TULSA, Okla. — The HBO series Watchmen won big at the 2020 Emmy Awards, and is highlighting important Tulsa history to remember along the way.
READ MORE: 2020 Emmy Awards winners' list
"We never learned about this in Tulsa," said Brown, "Never heard about this is school, and we had black history classes, we had black educators."
For some people, the violent event is a forbidden conversation.
READ MORE: 99 years later: The 1921 Tulsa Race Massacre
Brown and her mother tried asking family members about the incident years ago, after hearing a whisper about a massacre, but the response they got was less than forthcoming.
"We don't talk about that around here and don't go asking anybody no questions, and that was the only reference I had as a young girl," said Brown.
Brown did her research at the Greenwood Cultural Center and learned about Black Wall Street and the 1921 Tulsa Race Massacre. After this research, revealing the truth to other Tulsans became Brown's passion. Now, she is the Program Coordinator at the Greenwood Cultural Center.
"It's been less than 100 years, so we have to acknowledge this, or we will never be able to truly move forward," said Brown. "There are still people here in Tulsa, Oklahoma that comment they don't know anything about a massacre, they don't know anything about a black wall street."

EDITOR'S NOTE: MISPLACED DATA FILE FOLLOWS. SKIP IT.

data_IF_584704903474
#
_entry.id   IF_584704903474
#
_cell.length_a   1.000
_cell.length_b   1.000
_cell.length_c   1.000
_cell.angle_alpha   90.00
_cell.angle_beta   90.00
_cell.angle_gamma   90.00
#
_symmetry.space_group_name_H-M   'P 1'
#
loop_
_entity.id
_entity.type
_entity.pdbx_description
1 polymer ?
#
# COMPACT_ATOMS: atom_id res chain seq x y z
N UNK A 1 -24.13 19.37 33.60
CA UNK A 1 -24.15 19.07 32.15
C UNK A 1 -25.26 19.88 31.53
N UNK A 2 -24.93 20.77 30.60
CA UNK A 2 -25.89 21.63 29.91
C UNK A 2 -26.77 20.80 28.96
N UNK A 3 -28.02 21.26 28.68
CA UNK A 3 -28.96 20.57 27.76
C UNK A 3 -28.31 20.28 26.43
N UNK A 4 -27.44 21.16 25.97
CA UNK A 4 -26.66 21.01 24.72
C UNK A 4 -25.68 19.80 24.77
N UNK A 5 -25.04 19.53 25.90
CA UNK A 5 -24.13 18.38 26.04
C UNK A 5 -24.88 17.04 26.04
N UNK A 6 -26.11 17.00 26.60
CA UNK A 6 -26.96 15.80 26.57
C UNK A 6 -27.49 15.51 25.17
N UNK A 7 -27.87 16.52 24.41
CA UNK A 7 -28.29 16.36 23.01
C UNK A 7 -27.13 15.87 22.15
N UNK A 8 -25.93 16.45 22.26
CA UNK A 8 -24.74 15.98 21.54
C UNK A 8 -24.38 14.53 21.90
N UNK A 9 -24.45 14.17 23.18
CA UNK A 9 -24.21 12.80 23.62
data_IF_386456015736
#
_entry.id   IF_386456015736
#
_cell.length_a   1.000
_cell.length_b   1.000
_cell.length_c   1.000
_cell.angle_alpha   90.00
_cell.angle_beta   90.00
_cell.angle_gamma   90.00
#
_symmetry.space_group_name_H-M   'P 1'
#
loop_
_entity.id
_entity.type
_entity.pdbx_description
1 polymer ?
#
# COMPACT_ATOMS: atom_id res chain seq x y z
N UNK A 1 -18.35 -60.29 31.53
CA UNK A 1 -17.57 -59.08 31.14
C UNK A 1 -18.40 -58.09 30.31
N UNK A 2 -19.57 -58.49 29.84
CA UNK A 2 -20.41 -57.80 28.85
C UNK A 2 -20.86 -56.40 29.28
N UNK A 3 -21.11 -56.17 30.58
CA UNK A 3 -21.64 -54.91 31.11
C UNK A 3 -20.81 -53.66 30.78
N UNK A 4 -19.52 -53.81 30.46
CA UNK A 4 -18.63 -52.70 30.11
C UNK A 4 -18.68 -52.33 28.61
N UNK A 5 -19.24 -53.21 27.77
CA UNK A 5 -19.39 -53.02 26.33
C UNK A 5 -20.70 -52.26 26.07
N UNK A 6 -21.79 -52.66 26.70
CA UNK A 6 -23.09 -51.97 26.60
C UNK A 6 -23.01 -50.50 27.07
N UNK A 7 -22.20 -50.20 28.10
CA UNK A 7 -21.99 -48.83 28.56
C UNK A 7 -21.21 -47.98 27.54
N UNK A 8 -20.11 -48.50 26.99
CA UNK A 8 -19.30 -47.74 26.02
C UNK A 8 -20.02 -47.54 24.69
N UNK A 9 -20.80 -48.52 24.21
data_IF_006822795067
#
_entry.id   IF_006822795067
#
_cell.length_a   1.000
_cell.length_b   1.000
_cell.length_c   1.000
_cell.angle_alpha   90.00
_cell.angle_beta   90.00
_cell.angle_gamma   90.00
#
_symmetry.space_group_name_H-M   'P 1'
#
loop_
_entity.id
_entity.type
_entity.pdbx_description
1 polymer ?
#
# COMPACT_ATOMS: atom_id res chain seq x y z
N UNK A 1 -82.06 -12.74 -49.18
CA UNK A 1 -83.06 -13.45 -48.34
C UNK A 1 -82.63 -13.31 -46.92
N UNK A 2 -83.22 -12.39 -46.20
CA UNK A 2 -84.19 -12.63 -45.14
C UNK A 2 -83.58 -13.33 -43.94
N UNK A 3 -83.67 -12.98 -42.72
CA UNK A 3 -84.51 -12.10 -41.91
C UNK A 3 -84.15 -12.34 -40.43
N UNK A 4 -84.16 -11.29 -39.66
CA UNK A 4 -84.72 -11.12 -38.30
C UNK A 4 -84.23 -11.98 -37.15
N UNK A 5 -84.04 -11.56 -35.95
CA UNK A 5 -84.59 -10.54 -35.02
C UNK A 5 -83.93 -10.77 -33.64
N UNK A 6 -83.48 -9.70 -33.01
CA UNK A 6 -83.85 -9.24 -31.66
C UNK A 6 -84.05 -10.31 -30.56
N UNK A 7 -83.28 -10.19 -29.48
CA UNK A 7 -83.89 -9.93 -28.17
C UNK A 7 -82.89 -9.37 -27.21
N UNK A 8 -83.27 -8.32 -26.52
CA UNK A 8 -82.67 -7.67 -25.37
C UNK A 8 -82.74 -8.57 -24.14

Now, she said people will be more inclined to learn about Tulsa's past that was almost hidden away, thanks to the new Watchmen Series.
"Now it's being told in a comic book series, and that's a totally different format and its important because it reaches new audiences," said Brown.
Some of those new audiences will be the University of Tulsa English Professor Sean Latham.
He has been teaching The Watchmen Comic book as a literary piece in his classes for the past 20 years.
"Comics aren't just stories but rather an intersection of words in powerful and experimental ways," said Latham.
Professor Latham said this new series will provide a new way to talk about new topics in his classroom.
"We'll be able to talk about ideas and ideals of racial justice in America," said Latham.
Those conversations are what Brown and Latham both agree will push the community to a better future.
"Memory is an essential part of a community, we can't build strong futures without acknowledging and confronting the complications of our past," said Latham. "We need to share those stores, and there are not always going to be good stories, but they are stories that we need to share and acknowledge and then build on to create a more honest future for ourselves."
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